More On Legal & Compliancefrom The Advisor's Professional Library
- The Custody Rule and its Ramifications When an RIA takes custody of a clients funds or securities, risk to that individual increases dramatically. Rule 206(4)-2 under the Investment Advisers Act (better known as the Custody Rule), was passed to protect clients from unscrupulous investors.
- Meeting and Exceeding Clients and Regulators’ Expectations Although it can be difficult, there are ways for RIAs to meet or exceed client expectations, increase customer satisfaction, and help firms retain current clients and attract new ones.
The Securities and Exchange Commission on Tuesday announced a rule proposal to help protect investors from identity theft by ensuring that broker-dealers, mutual funds, and other SEC-regulated entities create programs to detect and respond appropriately to red flags.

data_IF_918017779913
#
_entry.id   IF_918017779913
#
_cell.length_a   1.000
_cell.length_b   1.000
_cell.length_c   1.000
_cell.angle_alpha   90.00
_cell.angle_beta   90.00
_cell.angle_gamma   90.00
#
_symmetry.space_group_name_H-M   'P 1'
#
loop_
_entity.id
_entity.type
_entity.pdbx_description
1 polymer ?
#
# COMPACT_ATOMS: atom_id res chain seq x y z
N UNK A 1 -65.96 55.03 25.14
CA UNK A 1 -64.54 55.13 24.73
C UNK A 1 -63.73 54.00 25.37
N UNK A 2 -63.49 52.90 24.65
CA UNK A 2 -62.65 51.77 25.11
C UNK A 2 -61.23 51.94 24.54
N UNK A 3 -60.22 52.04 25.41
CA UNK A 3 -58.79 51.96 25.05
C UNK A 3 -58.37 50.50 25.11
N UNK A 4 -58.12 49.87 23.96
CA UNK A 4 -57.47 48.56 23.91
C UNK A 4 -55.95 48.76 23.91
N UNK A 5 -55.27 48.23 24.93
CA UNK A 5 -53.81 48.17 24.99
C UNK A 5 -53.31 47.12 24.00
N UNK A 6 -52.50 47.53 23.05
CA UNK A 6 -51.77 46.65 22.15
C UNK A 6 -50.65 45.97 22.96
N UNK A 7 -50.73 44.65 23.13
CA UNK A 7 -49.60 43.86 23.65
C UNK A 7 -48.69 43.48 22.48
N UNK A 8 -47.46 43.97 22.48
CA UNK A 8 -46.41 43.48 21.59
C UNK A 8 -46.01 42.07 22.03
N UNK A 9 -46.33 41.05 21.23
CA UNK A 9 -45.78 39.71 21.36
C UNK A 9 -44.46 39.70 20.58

The SEC issued the proposal jointly with the Commodity Futures Trading Commission. As the SEC notes, Section 1088 of the Dodd-Frank Act transferred authority over certain parts of the Fair Credit Reporting Act from the Federal Trade Commission to the SEC and CFTC for entities they regulate. The proposed rules, the SEC says, are substantially similar to rules adopted in 2007 by the FTC and other federal financial regulatory agencies that were previously required to adopt such rules.
The rule proposal would require SEC-regulated entities to adopt a written identity theft program that would include reasonable policies and procedures to:
- Identify relevant red flags.
- Detect the occurrence of red flags.
- Respond appropriately to the detected red flags.
- Periodically update the program.
The proposed rule would include guidelines and examples of red flags to help firms administer their programs.